Doris Besem Arrey, Oben Tom Tabi, Etanke Sylvie Essomo, Afanga Yannick Afanga and Eneke Esoeyang Tambe Bechem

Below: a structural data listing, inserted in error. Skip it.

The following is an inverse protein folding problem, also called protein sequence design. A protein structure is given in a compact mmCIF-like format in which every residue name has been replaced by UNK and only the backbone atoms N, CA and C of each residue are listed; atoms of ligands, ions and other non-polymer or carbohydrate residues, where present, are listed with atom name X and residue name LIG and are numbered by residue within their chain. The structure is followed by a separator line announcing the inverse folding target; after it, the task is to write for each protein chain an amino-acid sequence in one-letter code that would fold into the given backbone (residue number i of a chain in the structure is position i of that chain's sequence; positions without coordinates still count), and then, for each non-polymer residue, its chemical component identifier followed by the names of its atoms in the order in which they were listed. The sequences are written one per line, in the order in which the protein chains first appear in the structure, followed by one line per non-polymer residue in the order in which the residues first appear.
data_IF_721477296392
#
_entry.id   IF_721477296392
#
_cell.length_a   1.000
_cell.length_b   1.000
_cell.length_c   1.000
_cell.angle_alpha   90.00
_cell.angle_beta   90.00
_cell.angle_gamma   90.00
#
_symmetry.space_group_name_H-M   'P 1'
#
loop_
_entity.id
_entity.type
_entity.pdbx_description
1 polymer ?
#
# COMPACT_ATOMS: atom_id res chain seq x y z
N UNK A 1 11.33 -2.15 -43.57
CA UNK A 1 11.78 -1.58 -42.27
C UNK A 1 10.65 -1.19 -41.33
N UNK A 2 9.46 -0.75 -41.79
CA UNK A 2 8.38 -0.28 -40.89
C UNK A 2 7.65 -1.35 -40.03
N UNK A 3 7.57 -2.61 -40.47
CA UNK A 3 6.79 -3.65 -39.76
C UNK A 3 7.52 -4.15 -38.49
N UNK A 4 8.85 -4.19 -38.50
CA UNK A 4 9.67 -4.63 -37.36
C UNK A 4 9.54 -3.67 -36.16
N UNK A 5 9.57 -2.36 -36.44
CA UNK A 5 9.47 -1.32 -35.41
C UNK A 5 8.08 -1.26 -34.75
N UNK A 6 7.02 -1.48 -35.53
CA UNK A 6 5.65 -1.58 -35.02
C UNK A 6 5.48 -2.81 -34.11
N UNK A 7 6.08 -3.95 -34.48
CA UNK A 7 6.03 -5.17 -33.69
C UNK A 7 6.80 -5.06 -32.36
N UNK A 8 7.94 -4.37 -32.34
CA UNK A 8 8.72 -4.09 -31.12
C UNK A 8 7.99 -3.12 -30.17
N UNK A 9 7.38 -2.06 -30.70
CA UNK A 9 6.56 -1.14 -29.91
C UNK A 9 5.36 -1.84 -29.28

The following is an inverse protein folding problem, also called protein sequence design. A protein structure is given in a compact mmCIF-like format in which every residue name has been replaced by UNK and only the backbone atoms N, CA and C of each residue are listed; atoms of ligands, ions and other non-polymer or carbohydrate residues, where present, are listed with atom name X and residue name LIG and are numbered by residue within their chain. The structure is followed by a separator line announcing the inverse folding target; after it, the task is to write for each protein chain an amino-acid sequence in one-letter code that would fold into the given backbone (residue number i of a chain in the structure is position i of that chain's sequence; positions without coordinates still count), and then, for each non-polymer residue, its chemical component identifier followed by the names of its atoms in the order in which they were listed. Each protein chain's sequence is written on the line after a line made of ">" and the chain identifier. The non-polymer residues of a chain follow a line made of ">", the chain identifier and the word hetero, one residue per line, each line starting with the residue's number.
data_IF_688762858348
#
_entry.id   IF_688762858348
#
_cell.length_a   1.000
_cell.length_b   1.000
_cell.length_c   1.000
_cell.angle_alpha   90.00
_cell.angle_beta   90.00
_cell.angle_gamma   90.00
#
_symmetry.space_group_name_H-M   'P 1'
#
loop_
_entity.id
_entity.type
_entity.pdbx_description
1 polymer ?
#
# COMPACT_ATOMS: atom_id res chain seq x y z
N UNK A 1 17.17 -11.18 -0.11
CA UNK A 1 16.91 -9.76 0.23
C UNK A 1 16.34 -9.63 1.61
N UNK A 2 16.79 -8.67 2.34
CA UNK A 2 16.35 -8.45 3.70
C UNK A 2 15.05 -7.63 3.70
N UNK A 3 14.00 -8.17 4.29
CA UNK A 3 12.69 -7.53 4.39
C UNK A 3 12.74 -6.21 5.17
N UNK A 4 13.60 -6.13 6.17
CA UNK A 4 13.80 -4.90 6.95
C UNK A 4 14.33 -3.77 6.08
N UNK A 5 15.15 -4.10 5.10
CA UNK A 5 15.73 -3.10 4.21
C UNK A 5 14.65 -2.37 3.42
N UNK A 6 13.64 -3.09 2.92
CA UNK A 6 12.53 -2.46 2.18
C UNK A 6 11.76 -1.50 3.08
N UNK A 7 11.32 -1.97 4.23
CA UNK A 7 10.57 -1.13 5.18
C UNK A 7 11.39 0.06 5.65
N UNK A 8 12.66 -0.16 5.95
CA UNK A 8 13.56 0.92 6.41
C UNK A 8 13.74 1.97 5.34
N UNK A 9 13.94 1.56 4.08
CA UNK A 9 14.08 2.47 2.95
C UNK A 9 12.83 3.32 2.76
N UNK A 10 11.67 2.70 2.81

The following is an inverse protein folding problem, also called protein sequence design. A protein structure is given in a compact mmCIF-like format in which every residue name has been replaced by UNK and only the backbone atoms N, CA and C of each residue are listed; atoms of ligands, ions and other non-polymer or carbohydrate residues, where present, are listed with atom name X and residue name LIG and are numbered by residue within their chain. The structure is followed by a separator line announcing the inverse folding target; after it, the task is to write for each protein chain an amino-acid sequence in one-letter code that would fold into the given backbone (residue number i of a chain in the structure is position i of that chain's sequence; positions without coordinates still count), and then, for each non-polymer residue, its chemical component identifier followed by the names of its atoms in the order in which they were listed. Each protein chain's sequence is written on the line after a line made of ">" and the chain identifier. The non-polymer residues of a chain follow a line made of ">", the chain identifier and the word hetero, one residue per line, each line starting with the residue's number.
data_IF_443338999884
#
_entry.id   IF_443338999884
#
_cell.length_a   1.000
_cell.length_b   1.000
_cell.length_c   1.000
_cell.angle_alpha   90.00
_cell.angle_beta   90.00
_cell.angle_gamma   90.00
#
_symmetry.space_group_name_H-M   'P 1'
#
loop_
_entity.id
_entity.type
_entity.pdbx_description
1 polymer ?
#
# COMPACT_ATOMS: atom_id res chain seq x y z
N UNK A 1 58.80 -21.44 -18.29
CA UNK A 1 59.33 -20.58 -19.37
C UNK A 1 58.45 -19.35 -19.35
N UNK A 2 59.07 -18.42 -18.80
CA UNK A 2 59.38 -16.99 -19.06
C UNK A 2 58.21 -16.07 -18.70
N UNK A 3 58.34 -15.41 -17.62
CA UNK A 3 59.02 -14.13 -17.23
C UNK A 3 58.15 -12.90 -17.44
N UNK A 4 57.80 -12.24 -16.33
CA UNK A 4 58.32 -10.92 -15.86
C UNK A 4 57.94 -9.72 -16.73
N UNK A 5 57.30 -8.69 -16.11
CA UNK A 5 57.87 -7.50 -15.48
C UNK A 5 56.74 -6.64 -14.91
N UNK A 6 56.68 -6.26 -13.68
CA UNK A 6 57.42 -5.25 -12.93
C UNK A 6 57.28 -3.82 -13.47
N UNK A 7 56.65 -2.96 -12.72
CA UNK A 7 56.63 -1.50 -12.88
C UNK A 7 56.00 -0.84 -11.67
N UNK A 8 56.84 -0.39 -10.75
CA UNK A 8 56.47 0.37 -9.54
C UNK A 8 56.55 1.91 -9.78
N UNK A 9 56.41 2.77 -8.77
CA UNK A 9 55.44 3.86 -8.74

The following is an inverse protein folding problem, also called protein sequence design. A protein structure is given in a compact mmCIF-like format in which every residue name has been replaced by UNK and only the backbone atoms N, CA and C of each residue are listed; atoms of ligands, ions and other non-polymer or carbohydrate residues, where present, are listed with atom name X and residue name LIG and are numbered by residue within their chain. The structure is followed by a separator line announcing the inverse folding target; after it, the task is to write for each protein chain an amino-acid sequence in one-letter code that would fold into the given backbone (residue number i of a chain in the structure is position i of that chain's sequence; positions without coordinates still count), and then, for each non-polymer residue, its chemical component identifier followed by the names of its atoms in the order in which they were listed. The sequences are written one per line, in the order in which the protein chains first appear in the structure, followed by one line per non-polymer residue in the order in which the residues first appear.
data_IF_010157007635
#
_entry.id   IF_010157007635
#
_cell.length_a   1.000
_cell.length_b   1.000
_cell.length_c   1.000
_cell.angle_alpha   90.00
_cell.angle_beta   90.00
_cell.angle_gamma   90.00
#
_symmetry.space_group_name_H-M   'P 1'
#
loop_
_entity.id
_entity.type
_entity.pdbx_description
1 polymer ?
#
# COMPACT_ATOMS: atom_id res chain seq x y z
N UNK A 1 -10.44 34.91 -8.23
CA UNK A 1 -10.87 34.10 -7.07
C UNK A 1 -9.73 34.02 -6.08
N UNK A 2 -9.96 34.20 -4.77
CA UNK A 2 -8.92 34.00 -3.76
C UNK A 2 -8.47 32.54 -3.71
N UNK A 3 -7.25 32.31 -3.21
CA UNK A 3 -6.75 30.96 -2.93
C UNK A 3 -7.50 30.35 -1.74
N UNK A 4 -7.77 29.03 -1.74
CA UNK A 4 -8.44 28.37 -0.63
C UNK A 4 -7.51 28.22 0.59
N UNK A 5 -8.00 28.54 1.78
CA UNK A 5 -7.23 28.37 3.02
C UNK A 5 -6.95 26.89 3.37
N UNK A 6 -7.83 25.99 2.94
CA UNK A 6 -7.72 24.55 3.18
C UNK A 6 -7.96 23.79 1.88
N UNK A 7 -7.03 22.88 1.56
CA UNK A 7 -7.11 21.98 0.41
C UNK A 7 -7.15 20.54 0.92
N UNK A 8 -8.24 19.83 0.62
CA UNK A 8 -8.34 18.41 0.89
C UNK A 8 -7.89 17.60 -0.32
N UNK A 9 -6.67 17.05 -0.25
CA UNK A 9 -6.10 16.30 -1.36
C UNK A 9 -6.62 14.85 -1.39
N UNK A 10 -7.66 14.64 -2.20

With the increasing population and to cope malnutrition, vegetable production is necessary in Buea. This study was conducted to identify the production, marketing and constraints to leafy vegetables production in Buea, Cameroon. Questionnaire/interview and field surveys were carried out with vegetable farmers. The results showed that female, as well as educated farmers were found to be more involved in vegetable cultivation than their male counterparts. Six vegetables; waterleaf, huckleberry, Amaranthus, bitter leaf, anchia and ongaonga were outstanding as preferred by farmers and consumers. Vegetables were cultivated in different cropping systems. Monoculture cropping was rare and was practiced averagely only on 24.5% of the farms. Mono- mixed cropping was observed on 10% of the fields and 65.5% of the farms had mixed cropping system with other plant species other than vegetables. Most of the land used for cultivation were hired. Seed source were 63.3% from farmers’ farm as against 36.7% from the local market. Average of 180, 160 and 130 bundles were harvested biweekly for huckleberry, bitter leaf and water leaf respectively while ongaonga, amaranth and anchia, had an average of 20, 40 and 20 bundles respectively. The prices per bundle of vegetables varied from 200 to 700 cfa. Farmers, wholesalers and retailers were involved in the supply chain. Lack of farmland, decrease in soil fertility, lack of inputs, lack of certified seeds, high cost of labour for weeding, market related issues and diseases were constraints faced by farmers. These constraints not only aggravate the misery of farmers but also contribute to the loss of the region's economic influence in vegetable production. In order to ameliorate these difficulties, it is therefore essential to practice intensive cultivation with more inputs and especially using certified seeds.
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